Cottontails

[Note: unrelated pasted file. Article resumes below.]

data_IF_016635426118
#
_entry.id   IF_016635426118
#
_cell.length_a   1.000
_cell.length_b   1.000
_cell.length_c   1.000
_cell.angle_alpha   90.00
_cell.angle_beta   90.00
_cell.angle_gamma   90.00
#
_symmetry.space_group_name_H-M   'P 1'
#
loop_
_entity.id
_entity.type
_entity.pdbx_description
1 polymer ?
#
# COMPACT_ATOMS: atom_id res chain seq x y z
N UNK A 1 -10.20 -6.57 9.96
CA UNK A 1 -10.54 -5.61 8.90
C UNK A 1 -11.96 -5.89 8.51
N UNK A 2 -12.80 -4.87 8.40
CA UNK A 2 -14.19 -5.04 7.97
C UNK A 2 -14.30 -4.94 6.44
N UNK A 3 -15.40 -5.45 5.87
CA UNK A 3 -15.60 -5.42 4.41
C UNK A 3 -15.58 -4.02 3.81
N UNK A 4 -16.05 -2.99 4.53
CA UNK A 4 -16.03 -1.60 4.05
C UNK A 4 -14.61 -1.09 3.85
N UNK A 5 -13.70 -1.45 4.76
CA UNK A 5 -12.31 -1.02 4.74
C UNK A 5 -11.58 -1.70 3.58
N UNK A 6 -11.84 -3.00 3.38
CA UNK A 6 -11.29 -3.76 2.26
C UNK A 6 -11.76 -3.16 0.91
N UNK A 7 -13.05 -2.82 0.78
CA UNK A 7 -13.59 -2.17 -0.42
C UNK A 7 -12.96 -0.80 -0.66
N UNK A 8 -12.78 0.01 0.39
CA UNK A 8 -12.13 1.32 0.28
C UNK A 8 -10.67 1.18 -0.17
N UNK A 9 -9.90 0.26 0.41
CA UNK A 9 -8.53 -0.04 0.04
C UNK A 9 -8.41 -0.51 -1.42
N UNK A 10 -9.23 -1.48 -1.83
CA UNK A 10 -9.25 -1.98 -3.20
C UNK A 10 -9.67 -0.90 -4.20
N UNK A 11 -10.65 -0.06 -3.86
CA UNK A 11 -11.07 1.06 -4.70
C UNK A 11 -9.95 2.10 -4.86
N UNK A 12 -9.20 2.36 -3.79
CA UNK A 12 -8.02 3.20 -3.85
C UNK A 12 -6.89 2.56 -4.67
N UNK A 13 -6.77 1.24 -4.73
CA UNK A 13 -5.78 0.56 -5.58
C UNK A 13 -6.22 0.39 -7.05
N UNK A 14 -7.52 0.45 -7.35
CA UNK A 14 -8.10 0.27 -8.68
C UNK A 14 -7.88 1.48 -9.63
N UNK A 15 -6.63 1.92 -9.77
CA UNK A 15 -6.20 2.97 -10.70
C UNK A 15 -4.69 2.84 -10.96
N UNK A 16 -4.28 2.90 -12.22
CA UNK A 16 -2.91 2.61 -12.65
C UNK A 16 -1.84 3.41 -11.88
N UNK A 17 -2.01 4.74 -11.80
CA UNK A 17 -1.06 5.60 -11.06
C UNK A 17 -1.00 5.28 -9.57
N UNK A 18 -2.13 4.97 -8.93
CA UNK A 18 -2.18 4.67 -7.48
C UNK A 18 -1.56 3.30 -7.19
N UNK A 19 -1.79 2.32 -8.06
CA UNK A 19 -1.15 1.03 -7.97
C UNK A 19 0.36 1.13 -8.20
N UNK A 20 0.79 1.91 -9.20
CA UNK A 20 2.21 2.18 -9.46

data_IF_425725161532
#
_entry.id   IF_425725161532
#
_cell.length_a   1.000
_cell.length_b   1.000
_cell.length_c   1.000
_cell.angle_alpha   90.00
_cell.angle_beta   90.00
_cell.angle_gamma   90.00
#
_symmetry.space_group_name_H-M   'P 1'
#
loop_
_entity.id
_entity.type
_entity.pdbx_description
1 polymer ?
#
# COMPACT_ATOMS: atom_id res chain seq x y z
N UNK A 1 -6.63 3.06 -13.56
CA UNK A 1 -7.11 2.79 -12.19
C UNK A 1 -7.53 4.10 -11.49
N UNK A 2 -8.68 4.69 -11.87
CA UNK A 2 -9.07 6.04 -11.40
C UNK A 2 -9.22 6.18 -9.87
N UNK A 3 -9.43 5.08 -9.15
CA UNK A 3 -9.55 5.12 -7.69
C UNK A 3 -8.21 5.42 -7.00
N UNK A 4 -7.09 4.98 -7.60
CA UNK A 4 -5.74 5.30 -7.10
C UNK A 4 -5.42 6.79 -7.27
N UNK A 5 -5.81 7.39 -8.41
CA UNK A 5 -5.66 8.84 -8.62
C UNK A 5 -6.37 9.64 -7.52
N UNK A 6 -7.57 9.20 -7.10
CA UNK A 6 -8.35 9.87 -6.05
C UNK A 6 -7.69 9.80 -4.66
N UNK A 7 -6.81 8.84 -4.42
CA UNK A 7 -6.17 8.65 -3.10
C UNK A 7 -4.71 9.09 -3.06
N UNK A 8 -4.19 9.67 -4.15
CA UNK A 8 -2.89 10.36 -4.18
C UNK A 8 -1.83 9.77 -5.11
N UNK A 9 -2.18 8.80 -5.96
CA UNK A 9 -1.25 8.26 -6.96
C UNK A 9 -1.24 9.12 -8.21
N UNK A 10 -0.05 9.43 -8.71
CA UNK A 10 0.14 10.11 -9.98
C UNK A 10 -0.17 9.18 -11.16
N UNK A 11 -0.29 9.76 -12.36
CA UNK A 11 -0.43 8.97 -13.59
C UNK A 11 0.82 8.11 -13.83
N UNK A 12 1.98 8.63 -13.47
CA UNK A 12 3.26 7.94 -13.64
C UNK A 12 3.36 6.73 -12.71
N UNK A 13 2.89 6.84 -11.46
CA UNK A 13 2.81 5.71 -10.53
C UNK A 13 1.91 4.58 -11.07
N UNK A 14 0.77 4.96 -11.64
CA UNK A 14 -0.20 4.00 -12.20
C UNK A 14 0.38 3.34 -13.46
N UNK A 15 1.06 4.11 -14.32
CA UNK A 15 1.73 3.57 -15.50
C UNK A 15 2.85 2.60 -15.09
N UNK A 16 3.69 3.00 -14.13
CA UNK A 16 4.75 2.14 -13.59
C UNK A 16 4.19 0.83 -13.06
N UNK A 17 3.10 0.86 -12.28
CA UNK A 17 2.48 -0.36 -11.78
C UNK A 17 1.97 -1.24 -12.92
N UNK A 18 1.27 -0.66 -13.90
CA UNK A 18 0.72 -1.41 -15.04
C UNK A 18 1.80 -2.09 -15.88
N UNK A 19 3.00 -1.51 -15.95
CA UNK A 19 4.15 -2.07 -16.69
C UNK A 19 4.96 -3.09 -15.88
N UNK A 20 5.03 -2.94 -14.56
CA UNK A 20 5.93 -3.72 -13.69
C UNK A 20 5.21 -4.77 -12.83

Lately there’s been an Eastern Cottontail hanging around my neighborhood. These common rabbits like all the vegetation & the bird feeders that spill seeds around here. (But not so much the hawks.) By the way, I’ve figured out that birds, if you put out sunflower seeds still in the shell, will actually crack the shell, swallow the nut meat, & then they will lean over the edge of the feeder, & spit the shell onto the ground. Talk about bad manners! The rabbits show up early in the morning & in the early evening, but you can still see them in the day. It’s amazing how cottontails have adapted to city life. They are quite different from the eastern cottontails in the wild. They¬†are hardly afraid of humans at all, & they eat from underneath bird feeders like they’ve been doing it forever. The rabbits probably all have nests by now, as they have kits from Feb. to Sept. The mother rabbit, also called a doe, spends very little time at her nest, instead she forages for food away from the nest to draw attention toward herself & not her young. Interestingly,¬†it’s for the same reason that male birds are so brightly feathered & spend so much of their time away from their nest. They are so often accused of being lazy, when actually they are¬†sitting in a nearby tree, boasting their brilliant colors to all hungry eyes, & singing their hearts out quite selflessly. This way they call attention to themselves & not their precious nest, with the female & young with their drab coats that blend in perfectly with the things around them. Rabbits work the same way. The doe comes home to feed her kits for only a short time each day; the rest of the time the brood must fend for themselves, which they do just fine. If you find rabbit kits alone, they probably are in good shape & are waiting for their mother to come home. Many people see a brood of young rabbits alone &, thinking they’ve been orphaned, take them home. This is a bad idea. If you are worried they’ve been orphaned, put some unscented dental floss around the nest and check to see if it is disturbed in 24 to 48 hours to show if the mother has been there.¬†¬†If not, call a wildlife rehab center. ¬†